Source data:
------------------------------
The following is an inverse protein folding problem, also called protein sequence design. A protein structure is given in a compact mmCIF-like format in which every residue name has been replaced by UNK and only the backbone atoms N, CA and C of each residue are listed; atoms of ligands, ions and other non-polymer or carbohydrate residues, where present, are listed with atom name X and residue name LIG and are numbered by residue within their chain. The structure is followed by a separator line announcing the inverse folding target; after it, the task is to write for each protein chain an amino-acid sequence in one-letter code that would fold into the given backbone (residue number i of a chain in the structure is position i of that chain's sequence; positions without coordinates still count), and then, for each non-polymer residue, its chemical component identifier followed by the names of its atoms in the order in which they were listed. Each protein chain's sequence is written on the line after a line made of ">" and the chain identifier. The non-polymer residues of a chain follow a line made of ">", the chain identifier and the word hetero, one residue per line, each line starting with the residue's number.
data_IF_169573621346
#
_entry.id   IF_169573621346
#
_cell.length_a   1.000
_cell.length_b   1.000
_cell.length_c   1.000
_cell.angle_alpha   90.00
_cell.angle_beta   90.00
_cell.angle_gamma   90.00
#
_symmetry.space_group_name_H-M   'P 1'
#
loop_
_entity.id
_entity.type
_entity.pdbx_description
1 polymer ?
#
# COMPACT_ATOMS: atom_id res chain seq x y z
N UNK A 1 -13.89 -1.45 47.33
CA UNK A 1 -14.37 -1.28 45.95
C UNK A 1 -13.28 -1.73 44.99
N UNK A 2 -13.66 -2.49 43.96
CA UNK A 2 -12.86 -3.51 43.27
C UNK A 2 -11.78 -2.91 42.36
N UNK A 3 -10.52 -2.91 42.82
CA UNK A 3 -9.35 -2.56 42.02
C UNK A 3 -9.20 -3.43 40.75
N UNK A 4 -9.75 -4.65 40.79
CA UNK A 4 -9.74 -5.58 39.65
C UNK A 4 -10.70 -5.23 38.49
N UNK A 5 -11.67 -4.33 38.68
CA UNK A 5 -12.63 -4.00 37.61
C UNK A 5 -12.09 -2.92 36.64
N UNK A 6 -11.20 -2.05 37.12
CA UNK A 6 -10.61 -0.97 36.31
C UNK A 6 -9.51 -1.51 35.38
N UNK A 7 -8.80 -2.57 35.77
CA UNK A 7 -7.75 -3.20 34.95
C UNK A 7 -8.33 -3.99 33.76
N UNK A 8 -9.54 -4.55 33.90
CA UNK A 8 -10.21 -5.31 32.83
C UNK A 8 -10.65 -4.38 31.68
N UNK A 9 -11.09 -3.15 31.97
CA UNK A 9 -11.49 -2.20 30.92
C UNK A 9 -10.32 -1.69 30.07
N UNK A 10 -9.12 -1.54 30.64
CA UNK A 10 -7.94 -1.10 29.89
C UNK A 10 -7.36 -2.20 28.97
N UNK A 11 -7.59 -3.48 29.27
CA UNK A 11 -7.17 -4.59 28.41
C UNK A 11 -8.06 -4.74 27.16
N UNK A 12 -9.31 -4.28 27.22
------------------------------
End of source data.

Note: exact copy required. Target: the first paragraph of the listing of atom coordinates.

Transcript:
The following is an inverse protein folding problem, also called protein sequence design. A protein structure is given in a compact mmCIF-like format in which every residue name has been replaced by UNK and only the backbone atoms N, CA and C of each residue are listed; atoms of ligands, ions and other non-polymer or carbohydrate residues, where present, are listed with atom name X and residue name LIG and are numbered by residue within their chain. The structure is followed by a separator line announcing the inverse folding target; after it, the task is to write for each protein chain an amino-acid sequence in one-letter code that would fold into the given backbone (residue number i of a chain in the structure is position i of that chain's sequence; positions without coordinates still count), and then, for each non-polymer residue, its chemical component identifier followed by the names of its atoms in the order in which they were listed. Each protein chain's sequence is written on the line after a line made of ">" and the chain identifier. The non-polymer residues of a chain follow a line made of ">", the chain identifier and the word hetero, one residue per line, each line starting with the residue's number.